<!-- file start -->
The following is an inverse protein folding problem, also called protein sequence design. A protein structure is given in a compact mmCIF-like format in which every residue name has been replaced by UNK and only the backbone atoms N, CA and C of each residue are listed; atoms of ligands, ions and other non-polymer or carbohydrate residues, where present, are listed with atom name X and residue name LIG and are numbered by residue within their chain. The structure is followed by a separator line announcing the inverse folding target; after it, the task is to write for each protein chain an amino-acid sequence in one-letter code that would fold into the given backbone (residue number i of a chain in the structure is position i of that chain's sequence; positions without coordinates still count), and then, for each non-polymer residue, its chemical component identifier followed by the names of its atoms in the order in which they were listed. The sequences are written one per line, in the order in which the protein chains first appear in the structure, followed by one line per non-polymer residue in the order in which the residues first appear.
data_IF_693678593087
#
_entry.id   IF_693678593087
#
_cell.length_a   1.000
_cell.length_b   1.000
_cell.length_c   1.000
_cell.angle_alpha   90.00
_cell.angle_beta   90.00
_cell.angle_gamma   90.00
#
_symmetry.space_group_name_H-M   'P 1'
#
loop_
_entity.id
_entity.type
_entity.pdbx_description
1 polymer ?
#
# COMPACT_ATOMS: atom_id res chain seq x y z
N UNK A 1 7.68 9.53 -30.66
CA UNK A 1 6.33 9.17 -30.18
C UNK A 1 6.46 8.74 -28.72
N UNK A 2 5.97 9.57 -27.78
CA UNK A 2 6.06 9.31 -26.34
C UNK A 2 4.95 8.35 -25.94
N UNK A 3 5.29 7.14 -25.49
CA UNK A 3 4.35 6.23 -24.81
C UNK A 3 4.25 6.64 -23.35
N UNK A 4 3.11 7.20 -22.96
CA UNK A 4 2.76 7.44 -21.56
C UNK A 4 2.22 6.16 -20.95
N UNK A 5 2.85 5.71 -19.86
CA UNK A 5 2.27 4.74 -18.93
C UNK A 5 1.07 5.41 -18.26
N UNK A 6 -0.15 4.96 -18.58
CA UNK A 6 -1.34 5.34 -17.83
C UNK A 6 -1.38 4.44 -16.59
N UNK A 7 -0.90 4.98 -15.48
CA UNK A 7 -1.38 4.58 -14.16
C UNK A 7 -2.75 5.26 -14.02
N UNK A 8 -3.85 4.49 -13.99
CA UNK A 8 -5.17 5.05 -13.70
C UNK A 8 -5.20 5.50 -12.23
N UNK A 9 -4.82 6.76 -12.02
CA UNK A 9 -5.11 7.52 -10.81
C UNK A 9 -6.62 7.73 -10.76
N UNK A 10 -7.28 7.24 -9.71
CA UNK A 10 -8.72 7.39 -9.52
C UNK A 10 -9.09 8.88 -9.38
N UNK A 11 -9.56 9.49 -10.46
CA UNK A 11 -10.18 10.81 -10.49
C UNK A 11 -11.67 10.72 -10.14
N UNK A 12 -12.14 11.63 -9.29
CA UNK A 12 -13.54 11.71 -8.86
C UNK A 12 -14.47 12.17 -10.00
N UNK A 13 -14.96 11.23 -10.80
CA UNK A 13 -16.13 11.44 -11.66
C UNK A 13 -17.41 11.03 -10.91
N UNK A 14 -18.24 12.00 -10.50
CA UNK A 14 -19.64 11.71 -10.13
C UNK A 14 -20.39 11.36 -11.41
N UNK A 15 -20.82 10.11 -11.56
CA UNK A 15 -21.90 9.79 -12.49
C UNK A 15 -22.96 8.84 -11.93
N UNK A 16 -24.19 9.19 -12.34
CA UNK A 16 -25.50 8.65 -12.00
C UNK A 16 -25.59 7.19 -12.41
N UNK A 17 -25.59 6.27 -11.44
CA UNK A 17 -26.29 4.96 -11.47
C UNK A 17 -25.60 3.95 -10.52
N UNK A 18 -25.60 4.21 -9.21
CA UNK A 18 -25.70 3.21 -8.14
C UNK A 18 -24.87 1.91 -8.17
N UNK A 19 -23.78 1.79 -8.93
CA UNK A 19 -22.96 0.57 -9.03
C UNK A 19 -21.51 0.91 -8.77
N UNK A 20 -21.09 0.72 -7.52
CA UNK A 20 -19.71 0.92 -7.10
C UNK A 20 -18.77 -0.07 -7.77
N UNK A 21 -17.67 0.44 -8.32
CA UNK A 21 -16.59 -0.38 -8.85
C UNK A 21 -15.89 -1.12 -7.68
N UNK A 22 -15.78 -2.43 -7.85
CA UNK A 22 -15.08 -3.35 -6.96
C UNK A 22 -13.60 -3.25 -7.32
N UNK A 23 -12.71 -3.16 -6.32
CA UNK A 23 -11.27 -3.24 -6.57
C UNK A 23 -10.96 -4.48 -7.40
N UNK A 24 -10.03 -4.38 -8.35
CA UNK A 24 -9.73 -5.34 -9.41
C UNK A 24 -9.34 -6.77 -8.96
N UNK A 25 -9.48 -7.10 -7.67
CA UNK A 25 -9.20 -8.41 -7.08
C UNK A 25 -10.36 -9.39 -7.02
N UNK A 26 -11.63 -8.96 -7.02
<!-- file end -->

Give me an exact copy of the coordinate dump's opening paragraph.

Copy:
The following is an inverse protein folding problem, also called protein sequence design. A protein structure is given in a compact mmCIF-like format in which every residue name has been replaced by UNK and only the backbone atoms N, CA and C of each residue are listed; atoms of ligands, ions and other non-polymer or carbohydrate residues, where present, are listed with atom name X and residue name LIG and are numbered by residue within their chain. The structure is followed by a separator line announcing the inverse folding target; after it, the task is to write for each protein chain an amino-acid sequence in one-letter code that would fold into the given backbone (residue number i of a chain in the structure is position i of that chain's sequence; positions without coordinates still count), and then, for each non-polymer residue, its chemical component identifier followed by the names of its atoms in the order in which they were listed. The sequences are written one per line, in the order in which the protein chains first appear in the structure, followed by one line per non-polymer residue in the order in which the residues first appear.